Silverman Museum Racing will add a number of rare and historic Ducati motorcycles to the upcoming Bonhams motorcycle auction at Bally’s Hotel and Casino, January 9, 2014. This is in addition to the impressive collection of Harley-Davidsons from the Pierce collection headlining the auction. Comprised of Italian thoroughbreds, the Silverman collection is one of the […]
How the 2013 Ducati Multistrada 1200S’ Skyhook Suspension Works
When Ducati announced the updates for its 2013 Multistrada 1200 lineup, the Italian manufacturer was surprisingly quiet about the line’s most notable upgrade, the Ducati Skyhook Suspension. All we were told was the system is a semi-active suspension using Sachs components that adjusts its damping settings to varying riding conditions.
Ducati has now provided more information about the DSS technology which will be standard equipment on the three “S” versions of the Multistrada 1200, the Touring model, the sportier Pikes Peak model and the new flagship Granturismo model.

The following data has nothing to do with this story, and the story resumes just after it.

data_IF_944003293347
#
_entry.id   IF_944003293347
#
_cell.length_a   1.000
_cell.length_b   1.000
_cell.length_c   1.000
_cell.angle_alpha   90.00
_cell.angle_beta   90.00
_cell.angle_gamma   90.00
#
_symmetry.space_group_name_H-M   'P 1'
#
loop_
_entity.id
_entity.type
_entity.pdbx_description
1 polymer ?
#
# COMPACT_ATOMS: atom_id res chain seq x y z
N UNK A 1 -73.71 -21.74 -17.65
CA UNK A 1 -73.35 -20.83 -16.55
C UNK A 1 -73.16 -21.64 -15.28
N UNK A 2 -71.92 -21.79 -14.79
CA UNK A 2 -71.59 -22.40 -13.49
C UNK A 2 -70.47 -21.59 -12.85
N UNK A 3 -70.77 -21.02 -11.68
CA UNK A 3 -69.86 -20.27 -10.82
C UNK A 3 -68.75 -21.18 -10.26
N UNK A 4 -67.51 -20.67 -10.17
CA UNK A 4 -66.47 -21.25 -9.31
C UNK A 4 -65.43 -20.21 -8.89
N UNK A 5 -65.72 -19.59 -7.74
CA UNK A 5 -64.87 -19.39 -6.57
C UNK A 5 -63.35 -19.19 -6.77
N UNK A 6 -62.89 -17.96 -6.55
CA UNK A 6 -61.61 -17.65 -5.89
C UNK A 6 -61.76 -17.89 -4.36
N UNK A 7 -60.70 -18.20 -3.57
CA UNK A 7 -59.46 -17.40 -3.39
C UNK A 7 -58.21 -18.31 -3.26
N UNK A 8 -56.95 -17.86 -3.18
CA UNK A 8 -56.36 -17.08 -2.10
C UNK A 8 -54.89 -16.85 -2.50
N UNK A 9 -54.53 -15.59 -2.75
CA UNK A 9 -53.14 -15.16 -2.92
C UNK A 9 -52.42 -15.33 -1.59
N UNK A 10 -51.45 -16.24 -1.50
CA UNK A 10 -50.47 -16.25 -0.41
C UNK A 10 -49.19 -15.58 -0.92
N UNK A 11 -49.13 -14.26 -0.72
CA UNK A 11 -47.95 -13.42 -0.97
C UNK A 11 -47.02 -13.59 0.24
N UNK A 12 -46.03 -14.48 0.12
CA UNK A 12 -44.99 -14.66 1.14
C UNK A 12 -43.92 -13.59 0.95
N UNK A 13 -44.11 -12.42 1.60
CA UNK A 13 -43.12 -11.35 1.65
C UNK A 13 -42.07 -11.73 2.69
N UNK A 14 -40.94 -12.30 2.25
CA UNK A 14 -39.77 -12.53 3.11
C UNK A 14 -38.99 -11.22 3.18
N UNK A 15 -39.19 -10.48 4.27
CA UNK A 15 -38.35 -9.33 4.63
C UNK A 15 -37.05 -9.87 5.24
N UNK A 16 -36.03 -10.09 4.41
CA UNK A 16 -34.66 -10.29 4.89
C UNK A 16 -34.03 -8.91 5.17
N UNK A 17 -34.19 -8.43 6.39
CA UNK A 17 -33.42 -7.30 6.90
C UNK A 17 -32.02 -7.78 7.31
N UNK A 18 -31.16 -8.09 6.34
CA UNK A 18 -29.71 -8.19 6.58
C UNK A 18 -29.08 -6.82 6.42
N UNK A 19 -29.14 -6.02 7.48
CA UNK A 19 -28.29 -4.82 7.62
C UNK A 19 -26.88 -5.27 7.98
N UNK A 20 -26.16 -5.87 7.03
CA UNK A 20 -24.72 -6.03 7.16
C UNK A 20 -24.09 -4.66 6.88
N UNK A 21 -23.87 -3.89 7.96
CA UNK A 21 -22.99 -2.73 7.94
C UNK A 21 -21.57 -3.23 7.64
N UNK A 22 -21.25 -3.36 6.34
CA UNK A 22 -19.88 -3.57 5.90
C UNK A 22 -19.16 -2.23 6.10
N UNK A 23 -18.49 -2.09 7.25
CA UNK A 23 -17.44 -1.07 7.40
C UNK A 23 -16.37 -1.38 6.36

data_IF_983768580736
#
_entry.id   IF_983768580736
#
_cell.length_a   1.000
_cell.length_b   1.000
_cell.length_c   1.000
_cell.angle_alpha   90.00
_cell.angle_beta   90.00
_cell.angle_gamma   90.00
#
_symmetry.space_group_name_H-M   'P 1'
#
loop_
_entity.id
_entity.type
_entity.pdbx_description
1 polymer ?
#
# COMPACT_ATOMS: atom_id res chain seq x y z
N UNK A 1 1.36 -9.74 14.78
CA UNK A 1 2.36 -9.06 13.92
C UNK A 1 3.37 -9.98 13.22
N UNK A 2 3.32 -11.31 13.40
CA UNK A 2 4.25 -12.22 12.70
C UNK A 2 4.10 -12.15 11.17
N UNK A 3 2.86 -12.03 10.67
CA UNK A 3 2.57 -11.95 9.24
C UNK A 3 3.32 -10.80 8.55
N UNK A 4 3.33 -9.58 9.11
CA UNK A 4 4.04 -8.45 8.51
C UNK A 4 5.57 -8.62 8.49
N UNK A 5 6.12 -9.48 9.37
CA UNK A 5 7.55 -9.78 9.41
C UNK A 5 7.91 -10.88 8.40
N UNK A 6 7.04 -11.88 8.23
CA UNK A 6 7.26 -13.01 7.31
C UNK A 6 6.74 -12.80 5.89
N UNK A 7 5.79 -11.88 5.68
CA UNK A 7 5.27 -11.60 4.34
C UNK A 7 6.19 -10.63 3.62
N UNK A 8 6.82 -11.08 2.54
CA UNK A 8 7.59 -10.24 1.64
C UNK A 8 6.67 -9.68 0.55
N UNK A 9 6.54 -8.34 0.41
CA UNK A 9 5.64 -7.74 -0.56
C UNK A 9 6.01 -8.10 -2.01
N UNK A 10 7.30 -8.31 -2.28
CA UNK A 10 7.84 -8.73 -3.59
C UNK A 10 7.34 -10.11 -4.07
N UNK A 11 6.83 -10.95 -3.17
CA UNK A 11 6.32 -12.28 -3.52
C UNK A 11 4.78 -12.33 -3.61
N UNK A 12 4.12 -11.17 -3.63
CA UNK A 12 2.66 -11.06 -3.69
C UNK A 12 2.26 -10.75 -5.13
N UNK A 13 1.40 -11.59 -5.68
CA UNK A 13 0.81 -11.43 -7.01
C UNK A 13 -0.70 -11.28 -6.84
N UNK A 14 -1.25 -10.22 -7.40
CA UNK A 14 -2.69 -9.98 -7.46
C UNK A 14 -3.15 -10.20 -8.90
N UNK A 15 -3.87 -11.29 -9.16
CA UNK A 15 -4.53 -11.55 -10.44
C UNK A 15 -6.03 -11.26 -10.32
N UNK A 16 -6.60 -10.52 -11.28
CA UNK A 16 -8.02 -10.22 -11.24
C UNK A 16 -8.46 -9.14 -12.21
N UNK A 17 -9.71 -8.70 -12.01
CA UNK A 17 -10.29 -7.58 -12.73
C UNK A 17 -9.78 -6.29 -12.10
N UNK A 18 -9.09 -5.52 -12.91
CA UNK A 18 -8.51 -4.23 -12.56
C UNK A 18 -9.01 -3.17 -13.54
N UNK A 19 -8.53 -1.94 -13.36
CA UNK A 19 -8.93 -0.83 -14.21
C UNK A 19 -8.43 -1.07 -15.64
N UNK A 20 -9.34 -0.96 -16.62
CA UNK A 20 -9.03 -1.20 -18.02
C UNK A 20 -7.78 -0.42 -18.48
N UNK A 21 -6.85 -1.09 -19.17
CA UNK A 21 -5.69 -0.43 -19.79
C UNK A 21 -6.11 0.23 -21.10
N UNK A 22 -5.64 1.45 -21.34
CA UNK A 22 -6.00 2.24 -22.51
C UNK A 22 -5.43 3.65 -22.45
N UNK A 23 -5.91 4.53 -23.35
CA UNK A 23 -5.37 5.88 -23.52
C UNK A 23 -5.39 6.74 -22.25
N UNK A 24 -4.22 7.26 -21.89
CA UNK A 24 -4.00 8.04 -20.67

DSS uses a number of sensors located on both sprung and unsprung components of the chassis. Vertical accelerometers on the lower triple clamp and rear sub-frame provide “sprung” data while sensors on the fork legs and rear swingarm.
An algorithm processes this data in relation to an imaginary fixed reference point directly above the motorcycle and automatically adjusts the front and rear damping settings to maintain a constant relationship to that reference point. The name “Skyhook” refers to an imaginary hook at this floating reference point, from which the front and rear of the motorcycle is suspended. To illustrate this, Ducati had a Multistrada 1200 lifted by a crane during the official press launch in Bilbao, Spain.
DSS also processes information from the traction control’s longitudinal accelerometer sensor and ABS pressure sensor. The system then adjusts the suspension to smooth out the forces created by acceleration and deceleration, reducing the amount of longitudinal pitching.
The Skyhook system works in coordination with the Multistrada’s four riding mode settings and reacts accordingly. DSS will react differently, for example, if the the Multistrada is in Sport mode than it would if it were in Urban mode. Riders will also be able to adjust suspension settings based on whether a rider is alone or with a passenger, as well as whether or not it is carrying any luggage. DSS will recalibrate according to these user-inputted settings.